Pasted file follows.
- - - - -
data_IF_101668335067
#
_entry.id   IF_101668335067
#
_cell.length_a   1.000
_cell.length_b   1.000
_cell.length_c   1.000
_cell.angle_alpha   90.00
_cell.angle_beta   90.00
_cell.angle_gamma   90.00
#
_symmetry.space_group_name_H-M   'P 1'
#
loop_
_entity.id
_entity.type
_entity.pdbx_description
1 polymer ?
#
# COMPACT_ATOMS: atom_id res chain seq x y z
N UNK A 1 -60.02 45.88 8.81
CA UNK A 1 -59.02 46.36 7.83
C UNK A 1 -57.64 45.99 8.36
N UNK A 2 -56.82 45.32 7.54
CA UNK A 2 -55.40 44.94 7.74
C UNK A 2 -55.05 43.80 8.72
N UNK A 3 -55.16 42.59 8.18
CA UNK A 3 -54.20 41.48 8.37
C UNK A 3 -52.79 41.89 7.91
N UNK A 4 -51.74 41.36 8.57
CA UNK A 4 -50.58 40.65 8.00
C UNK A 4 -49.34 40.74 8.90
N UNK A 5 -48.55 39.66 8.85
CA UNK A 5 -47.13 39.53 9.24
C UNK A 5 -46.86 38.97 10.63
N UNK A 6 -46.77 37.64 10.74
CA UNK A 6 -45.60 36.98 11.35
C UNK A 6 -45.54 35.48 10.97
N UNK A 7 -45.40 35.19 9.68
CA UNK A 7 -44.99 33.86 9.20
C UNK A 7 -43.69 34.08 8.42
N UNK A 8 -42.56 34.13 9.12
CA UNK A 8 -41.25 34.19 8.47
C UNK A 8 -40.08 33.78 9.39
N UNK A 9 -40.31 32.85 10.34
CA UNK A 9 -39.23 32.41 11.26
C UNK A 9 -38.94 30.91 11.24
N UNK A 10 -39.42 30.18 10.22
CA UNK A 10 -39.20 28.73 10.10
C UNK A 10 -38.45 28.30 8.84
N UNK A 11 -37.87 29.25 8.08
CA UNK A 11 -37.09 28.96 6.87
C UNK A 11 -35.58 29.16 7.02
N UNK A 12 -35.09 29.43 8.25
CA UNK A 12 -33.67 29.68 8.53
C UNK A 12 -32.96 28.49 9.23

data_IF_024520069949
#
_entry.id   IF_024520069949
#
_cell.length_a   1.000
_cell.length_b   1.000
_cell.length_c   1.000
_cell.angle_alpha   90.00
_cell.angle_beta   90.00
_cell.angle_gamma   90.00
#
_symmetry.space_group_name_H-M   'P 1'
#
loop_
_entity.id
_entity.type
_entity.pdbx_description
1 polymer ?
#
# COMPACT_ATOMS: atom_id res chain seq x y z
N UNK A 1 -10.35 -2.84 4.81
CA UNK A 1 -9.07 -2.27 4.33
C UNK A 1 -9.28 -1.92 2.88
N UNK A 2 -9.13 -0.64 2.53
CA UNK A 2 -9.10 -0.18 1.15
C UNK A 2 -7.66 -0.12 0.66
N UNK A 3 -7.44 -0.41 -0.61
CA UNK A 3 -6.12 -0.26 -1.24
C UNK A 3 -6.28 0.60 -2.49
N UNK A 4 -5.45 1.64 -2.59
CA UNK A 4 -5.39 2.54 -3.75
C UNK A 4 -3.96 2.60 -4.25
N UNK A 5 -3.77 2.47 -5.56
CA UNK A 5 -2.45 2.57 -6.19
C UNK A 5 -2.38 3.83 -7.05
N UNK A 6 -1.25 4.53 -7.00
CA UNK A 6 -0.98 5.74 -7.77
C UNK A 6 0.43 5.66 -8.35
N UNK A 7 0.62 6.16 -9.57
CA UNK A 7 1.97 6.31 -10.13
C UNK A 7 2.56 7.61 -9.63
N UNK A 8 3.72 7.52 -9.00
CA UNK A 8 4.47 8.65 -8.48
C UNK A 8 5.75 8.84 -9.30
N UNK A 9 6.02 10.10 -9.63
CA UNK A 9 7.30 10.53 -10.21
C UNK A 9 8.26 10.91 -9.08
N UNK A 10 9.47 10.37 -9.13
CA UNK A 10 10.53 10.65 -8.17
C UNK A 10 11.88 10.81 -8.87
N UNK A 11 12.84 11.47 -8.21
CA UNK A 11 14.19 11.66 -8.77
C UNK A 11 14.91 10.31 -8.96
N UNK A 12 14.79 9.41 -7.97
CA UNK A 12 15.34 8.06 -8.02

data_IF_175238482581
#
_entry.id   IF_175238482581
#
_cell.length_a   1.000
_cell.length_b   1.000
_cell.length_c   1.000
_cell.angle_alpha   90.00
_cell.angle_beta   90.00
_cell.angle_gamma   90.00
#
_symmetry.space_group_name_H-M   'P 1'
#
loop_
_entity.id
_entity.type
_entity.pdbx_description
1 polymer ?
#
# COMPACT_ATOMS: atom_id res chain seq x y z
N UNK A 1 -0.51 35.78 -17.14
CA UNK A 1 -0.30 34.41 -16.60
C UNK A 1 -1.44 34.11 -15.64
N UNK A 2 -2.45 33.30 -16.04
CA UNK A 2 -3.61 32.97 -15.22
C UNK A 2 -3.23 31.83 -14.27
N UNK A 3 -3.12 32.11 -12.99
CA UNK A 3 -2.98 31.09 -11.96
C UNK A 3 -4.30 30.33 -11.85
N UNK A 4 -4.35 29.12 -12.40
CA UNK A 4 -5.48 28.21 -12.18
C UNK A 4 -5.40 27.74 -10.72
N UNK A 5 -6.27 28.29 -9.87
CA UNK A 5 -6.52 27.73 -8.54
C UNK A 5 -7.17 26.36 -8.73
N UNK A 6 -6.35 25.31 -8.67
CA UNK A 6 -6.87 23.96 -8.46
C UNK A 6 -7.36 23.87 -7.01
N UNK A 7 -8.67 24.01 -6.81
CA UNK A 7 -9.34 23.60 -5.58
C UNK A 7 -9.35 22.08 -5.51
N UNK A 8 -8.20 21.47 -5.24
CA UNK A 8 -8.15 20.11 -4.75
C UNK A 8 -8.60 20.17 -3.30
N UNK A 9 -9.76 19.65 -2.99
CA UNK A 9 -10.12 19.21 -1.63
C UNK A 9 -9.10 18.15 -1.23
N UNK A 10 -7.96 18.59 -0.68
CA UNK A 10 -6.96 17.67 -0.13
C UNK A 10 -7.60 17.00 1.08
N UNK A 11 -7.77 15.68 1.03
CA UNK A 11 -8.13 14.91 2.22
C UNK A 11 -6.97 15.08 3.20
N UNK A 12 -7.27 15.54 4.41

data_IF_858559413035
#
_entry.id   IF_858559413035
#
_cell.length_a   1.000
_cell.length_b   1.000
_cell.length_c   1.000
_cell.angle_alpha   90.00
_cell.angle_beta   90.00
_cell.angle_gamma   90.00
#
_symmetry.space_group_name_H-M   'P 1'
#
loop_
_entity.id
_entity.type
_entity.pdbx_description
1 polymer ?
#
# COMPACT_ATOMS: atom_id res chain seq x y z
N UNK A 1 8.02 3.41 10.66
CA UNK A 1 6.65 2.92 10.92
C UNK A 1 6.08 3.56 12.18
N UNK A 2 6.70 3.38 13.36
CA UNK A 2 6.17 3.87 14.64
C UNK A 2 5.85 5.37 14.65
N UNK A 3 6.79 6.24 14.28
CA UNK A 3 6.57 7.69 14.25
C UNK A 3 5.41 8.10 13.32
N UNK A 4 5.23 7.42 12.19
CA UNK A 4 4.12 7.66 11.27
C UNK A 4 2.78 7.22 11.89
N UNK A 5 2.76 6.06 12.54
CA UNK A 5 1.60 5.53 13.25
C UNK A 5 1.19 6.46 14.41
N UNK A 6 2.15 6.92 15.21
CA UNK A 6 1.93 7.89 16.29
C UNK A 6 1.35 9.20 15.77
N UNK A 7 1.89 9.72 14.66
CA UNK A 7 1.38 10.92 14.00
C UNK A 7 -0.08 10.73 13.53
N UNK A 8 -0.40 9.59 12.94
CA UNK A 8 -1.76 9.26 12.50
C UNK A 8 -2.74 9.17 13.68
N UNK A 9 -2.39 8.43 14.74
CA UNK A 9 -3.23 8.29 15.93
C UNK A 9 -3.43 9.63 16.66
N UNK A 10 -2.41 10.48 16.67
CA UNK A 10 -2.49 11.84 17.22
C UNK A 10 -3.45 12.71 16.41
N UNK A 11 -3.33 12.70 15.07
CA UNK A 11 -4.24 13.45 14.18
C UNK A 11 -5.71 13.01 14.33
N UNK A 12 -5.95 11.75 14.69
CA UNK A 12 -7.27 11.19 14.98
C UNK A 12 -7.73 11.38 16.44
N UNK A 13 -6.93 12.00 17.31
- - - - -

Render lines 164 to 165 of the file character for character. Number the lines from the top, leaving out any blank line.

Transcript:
C UNK A 11 -6.97 15.08 3.20
N UNK A 12 -7.27 15.54 4.41